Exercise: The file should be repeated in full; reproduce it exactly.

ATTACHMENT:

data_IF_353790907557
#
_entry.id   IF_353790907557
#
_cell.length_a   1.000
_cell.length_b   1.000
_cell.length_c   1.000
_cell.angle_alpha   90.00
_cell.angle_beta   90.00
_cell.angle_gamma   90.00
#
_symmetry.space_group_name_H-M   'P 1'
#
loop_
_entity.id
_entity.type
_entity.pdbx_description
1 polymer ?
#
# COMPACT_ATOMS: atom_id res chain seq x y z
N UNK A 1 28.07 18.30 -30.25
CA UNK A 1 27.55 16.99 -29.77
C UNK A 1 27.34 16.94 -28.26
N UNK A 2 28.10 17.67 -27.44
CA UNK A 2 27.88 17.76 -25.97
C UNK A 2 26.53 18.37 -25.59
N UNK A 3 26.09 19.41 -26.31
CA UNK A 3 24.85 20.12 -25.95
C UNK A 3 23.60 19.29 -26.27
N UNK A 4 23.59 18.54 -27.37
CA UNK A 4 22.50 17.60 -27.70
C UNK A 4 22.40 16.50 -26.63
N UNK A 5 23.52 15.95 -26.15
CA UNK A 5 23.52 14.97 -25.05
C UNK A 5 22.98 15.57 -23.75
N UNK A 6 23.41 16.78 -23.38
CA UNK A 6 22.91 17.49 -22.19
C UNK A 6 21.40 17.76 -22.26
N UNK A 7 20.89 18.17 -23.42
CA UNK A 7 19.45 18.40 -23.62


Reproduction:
data_IF_353790907557
#
_entry.id   IF_353790907557
#
_cell.length_a   1.000
_cell.length_b   1.000
_cell.length_c   1.000
_cell.angle_alpha   90.00
_cell.angle_beta   90.00
_cell.angle_gamma   90.00
#
_symmetry.space_group_name_H-M   'P 1'
#
loop_
_entity.id
_entity.type
_entity.pdbx_description
1 polymer ?
#
# COMPACT_ATOMS: atom_id res chain seq x y z
N UNK A 1 28.07 18.30 -30.25
CA UNK A 1 27.55 16.99 -29.77
C UNK A 1 27.34 16.94 -28.26
N UNK A 2 28.10 17.67 -27.44
CA UNK A 2 27.88 17.76 -25.97
C UNK A 2 26.53 18.37 -25.59
N UNK A 3 26.09 19.41 -26.31
CA UNK A 3 24.85 20.12 -25.95
C UNK A 3 23.60 19.29 -26.27
N UNK A 4 23.59 18.54 -27.37
CA UNK A 4 22.50 17.60 -27.70
C UNK A 4 22.40 16.50 -26.63
N UNK A 5 23.52 15.95 -26.15
CA UNK A 5 23.52 14.97 -25.05
C UNK A 5 22.98 15.57 -23.75
N UNK A 6 23.41 16.78 -23.38
CA UNK A 6 22.91 17.49 -22.19
C UNK A 6 21.40 17.76 -22.26
N UNK A 7 20.89 18.17 -23.42
CA UNK A 7 19.45 18.40 -23.62